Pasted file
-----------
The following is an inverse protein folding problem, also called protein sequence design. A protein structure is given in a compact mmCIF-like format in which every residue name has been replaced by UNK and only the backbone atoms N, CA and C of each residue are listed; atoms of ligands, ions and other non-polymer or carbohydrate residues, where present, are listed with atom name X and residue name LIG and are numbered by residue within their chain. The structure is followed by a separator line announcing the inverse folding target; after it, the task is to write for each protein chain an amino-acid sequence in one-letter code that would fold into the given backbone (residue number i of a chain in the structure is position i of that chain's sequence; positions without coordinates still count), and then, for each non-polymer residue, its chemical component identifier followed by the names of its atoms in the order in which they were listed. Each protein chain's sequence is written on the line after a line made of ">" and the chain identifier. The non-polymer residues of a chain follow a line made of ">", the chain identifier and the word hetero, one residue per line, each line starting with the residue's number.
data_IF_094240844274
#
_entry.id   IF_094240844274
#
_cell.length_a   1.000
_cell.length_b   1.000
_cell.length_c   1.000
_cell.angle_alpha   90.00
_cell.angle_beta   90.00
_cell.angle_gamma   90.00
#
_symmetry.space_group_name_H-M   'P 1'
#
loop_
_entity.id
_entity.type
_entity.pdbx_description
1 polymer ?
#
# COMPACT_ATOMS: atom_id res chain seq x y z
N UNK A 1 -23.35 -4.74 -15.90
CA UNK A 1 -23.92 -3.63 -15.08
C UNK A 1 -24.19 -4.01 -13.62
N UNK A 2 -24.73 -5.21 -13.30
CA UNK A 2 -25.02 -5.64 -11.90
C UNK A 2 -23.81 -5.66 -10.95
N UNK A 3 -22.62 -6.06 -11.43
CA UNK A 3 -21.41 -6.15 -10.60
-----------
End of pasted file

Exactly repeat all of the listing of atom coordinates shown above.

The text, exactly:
The following is an inverse protein folding problem, also called protein sequence design. A protein structure is given in a compact mmCIF-like format in which every residue name has been replaced by UNK and only the backbone atoms N, CA and C of each residue are listed; atoms of ligands, ions and other non-polymer or carbohydrate residues, where present, are listed with atom name X and residue name LIG and are numbered by residue within their chain. The structure is followed by a separator line announcing the inverse folding target; after it, the task is to write for each protein chain an amino-acid sequence in one-letter code that would fold into the given backbone (residue number i of a chain in the structure is position i of that chain's sequence; positions without coordinates still count), and then, for each non-polymer residue, its chemical component identifier followed by the names of its atoms in the order in which they were listed. Each protein chain's sequence is written on the line after a line made of ">" and the chain identifier. The non-polymer residues of a chain follow a line made of ">", the chain identifier and the word hetero, one residue per line, each line starting with the residue's number.
data_IF_094240844274
#
_entry.id   IF_094240844274
#
_cell.length_a   1.000
_cell.length_b   1.000
_cell.length_c   1.000
_cell.angle_alpha   90.00
_cell.angle_beta   90.00
_cell.angle_gamma   90.00
#
_symmetry.space_group_name_H-M   'P 1'
#
loop_
_entity.id
_entity.type
_entity.pdbx_description
1 polymer ?
#
# COMPACT_ATOMS: atom_id res chain seq x y z
N UNK A 1 -23.35 -4.74 -15.90
CA UNK A 1 -23.92 -3.63 -15.08
C UNK A 1 -24.19 -4.01 -13.62
N UNK A 2 -24.73 -5.21 -13.30
CA UNK A 2 -25.02 -5.64 -11.90
C UNK A 2 -23.81 -5.66 -10.95
N UNK A 3 -22.62 -6.06 -11.43
CA UNK A 3 -21.41 -6.15 -10.60